On the Plains of Moab Blog
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October 17, 2016, 8:51 AM

The Next Table


I appreciate Carolyn Poteet stepping into the pulpit yesterday and preaching in my stead. I’m looking forward to the word that Phil Thrash has in store for us this upcoming Lord’s Day. All in all, this has been a good Sabbath of reading and hanging out at home.

 

In the coming week, I’ll be turning my attention to the remaining six commandments in the Ten Commandments. We have just finished the so-called “First Table” of the commandments. Question 98 of the Larger Catechism reminds us of the historic arrangements of the commandments: “Where is the moral law summarized? A. The moral law is summarized in the ten commandments… The first four commandments establish our obligations to God and the remaining six our obligations to human beings.” The first four fleshing out what it means to love the Lord our God with all our heart, our soul, our mind and our strength. The final six, in the words of Question 122, “to love your neighbor as yourself and to do to others what you would have them do to you.”

 

The Fifth having to do with our relationship with our parents and all authority.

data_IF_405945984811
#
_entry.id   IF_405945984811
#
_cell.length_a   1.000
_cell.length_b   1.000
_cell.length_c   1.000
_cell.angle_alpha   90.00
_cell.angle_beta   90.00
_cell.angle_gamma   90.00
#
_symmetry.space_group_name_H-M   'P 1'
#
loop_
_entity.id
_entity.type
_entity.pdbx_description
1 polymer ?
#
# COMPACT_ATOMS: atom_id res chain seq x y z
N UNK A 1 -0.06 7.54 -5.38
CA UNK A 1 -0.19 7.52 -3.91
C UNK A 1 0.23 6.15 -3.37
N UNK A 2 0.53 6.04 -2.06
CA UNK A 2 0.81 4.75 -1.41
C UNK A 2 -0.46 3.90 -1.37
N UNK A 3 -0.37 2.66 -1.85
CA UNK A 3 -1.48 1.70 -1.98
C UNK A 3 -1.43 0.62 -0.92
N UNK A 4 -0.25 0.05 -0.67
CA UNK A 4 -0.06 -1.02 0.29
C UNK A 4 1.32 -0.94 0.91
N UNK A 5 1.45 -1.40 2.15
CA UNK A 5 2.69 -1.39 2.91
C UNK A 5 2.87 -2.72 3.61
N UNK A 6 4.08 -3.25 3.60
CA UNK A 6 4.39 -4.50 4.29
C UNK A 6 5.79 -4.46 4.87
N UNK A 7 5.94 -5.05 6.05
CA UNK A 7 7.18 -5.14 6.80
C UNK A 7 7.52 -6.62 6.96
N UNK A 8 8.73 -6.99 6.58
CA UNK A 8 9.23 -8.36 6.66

The Sixth with the value of life.

 

The Seventh with sexuality. (I anticipate this will be the hardest sermon to preach, largely because the way of the world has so thoroughly entangled our hearts on this matter, making darkness seem bright. Indeed, as Screwtape might say, “All things sex. ‘Tis one of the finest weapons our Father Below ever turned against the Enemy.”)

 

The Eighth, stealing.

 

The Ninth, lying.

 

And the Tenth, covering envy.

 

Is “Second Table” of the Law looks at our relationships with our neighbor; but of course, it all comes back to love of God. If you take any of these commandments lightly, if you are a habitual offender here, without remorse, without repentance, without a desire for holiness, you do not love God.

 

Seeing the commandments as two tables is a good way to parse the commandments, even though I believe “Two Tables” refer to the ancient treaty practice of cutting two copies of the same document: One for the people and one for the King – both copies being placed in the Ark of the Covenant as a testimony of God’s faithfulness and decrees; and the will of the people to cherish this Law.

 

On October 30th, we will resume this series on the commandments.

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